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pai about what you said about 4.2 million consumers somehow get signed up and override one of the safeguards against fraud and abuse. i also know the commission attempted to find common ground in a bipartisan way on this issue to try to get to a cap. frankly, we were thinking the commission was moving in a good solid direction and i don't know what happened there. i understand there's an ig investigation. so i won't pursue it. but something went off the rails there, disappointed by that. because we thought we were going to get the professional agency doing its professional job. in that area and getting it capped, seemed to be reasonable and responsible. very disappointed. talk to me about the 4.2 million. talk to me about the level of waste fraud and abuse. from what i've read in the press reports, they say there's no
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fraud, waste or abuse after '08. is that the case? >> thank you for the question, mr. chairman. any investigation is ongoing so the results are preliminary. thus far i've uncovered five species of fraud. the fraud you asked about is an ieh. essentially enforcing the fcc's rule that not more than one person in a particular household can get a lifeline subsidy. based on the figures i received, since october of 2013, they've enrolled 4.2 million subscribers in the lifeline program. that's over one third of the total enrollment in the program. the annual price to the taxpayer for one year is $476 million. that's just one type of fraud. the type of fraud that the staff report talks about. the other four kinds are essentially dupe dates, one person getting the same lifeline subsidy. just for those overrides as well, there are hundreds of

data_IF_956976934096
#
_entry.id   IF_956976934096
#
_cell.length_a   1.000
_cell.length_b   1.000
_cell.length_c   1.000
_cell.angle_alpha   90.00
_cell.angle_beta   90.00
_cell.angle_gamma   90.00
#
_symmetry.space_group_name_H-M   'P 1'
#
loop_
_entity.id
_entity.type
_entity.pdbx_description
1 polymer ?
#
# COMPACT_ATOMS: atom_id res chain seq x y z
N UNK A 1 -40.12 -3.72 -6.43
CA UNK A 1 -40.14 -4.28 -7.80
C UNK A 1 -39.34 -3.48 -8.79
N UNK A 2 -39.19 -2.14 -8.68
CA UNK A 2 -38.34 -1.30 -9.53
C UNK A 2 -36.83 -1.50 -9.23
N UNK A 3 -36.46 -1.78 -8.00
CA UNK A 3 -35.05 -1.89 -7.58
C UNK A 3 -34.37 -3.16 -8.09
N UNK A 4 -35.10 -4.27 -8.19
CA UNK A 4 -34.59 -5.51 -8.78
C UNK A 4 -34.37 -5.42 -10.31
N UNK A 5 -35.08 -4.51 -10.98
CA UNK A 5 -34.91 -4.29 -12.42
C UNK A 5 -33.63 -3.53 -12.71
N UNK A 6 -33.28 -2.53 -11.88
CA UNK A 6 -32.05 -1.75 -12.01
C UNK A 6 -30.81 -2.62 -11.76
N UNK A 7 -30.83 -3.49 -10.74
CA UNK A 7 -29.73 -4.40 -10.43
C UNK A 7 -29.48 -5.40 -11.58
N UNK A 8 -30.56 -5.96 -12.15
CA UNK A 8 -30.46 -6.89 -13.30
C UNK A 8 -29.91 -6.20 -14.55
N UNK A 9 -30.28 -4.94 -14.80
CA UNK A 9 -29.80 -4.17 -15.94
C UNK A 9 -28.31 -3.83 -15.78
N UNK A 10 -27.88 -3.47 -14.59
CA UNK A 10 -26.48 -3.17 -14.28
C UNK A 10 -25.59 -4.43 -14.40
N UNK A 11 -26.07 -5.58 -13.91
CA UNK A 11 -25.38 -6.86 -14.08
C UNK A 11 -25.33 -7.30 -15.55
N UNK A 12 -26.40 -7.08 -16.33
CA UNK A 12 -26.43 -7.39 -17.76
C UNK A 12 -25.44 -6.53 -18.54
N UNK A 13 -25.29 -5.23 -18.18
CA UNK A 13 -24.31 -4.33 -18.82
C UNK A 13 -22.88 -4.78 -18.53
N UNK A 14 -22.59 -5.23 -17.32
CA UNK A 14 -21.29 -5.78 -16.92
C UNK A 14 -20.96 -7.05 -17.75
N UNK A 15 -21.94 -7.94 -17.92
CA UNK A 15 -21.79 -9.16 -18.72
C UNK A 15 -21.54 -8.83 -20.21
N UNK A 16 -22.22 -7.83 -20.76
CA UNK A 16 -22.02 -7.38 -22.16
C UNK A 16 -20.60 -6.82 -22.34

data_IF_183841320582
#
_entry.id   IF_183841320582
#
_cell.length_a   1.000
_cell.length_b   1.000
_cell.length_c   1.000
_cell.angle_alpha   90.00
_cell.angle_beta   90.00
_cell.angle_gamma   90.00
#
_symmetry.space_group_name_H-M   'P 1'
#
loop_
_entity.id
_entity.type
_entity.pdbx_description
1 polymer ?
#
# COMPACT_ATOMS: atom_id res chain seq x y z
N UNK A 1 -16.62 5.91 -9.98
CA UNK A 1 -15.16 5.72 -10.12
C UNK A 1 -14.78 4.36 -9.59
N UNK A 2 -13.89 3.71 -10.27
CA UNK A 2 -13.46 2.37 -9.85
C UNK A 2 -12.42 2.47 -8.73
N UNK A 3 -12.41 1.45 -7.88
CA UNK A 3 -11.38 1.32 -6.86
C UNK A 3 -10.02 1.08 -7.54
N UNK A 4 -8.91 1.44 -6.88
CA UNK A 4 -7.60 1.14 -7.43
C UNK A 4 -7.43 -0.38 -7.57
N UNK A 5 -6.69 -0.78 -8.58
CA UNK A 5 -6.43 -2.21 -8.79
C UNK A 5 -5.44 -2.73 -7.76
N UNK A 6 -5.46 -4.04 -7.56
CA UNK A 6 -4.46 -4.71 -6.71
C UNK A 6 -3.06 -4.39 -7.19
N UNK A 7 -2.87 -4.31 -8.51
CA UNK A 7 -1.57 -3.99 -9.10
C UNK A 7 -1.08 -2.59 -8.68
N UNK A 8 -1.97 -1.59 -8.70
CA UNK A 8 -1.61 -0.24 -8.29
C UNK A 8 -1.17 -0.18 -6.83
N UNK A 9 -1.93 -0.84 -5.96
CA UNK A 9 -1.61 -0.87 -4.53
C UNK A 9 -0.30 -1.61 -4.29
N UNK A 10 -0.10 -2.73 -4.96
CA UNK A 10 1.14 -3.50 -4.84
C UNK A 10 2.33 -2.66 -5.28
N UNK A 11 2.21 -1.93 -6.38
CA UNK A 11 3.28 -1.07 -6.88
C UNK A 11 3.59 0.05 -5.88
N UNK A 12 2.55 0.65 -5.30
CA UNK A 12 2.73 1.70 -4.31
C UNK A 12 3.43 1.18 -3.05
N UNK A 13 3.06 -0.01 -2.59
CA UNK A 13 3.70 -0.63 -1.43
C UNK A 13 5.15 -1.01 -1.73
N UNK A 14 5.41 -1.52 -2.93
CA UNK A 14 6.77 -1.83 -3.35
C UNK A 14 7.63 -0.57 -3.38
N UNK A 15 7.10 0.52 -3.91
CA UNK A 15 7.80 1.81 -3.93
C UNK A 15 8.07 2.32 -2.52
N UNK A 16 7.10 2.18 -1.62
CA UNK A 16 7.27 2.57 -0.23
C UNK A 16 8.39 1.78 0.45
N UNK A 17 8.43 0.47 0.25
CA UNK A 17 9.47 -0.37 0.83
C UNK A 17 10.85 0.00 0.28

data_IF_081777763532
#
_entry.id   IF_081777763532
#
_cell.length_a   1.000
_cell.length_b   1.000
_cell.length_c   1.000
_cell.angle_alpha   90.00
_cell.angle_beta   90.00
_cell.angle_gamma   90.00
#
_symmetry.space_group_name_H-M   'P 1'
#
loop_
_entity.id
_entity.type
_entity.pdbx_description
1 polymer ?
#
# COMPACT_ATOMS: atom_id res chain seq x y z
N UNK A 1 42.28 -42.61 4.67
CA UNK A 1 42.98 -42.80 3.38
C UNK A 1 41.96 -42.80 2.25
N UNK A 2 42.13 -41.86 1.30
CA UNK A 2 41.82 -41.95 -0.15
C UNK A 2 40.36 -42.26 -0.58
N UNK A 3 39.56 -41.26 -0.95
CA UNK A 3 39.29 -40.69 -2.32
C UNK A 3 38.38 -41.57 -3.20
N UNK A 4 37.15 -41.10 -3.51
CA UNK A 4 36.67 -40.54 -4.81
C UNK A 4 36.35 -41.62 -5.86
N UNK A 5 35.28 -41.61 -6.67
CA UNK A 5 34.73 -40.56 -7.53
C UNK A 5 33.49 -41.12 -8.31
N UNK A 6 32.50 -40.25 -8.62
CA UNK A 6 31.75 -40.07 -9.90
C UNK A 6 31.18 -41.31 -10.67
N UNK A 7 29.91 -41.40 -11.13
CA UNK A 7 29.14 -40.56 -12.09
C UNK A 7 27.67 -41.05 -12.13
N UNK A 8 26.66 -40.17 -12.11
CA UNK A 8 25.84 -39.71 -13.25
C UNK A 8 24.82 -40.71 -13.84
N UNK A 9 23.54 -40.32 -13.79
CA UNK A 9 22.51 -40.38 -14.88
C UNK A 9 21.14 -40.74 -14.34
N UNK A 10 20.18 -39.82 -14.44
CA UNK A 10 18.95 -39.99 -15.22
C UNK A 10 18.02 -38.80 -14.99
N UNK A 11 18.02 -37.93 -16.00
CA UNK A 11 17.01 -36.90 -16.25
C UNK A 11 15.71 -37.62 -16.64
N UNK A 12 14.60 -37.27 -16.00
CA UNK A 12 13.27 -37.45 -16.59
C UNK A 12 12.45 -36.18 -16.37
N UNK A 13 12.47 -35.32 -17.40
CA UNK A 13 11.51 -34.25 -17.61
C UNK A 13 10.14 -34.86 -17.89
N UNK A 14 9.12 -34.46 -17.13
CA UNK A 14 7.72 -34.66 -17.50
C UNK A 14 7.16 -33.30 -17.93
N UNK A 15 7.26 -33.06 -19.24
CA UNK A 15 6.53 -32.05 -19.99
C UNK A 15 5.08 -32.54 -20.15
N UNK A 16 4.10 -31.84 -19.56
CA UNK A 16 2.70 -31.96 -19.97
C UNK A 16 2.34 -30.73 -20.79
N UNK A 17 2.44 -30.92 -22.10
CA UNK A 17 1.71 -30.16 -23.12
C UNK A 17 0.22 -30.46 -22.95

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thousands of them between october and may of 2015 -- october 2014 and may of 2015, those duplicates cost $23 million. essentially there's a third, when it comes to be paid they file a different form suggesting they have a higher number of subscribers and get paid on the higher amount. the phantom subscribers cost the taxpayers millions more. there's what's known as the tpiv, those cost $122 million because of the override identity vectors. and fifth and finally, address overrides cost $50 million. >> why do we have an address override capability by a vendor? >> i think it's a serious problem and that's one of the reasons why i started this investigation to figure out if there was a problem with the loophole and if there is we need to fix it on a bipartisan basis. >> chairman wheeler, moving to a
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topic high on your mind on 911, is there anything that prevents the states from moving forward with these enhancements in their 911 facilities? is there any federal prohibition on that? and second, do you think states that take money from consumers under the auspices of 911 and then spend it on non-911 related services should continue to get federal support or is that something we should look at saying, if you're going to divert this money, you're not going to get the federal money? >> thank you, mr. chairman. you know, almost 20 years ago i worked with mr. shimkus on the first national 911 bill. and one of the things that was in that bill was that the fcc should try and work with states to do exactly what you've talked about and how can you have a statewide program.
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there is resistance to statewide programs. there are exceptions to it obviously. there are 50 states. but there is a resistance to that in many instances. >> but don't you think -- i'm going to run out of time, as i have now. do you think we ought to go down a path considering cutting off support of states raising money from -- under the auspices of -- if i'm a consumer in oregon. >> that's where i was about to go. >> i'm paying a 911 fee, i'm thinking that's going to 911 services. and i'll tell you it really irritates you to find outer as a consumer, no, that's just a scam. if this was a private entity, a private phone company, how long would you put up with that on the below the line billing practice? >> and unfortunately it's not new news. it goes back to 20 years it's been happening. and i agree with you. if this were commercial, this would be --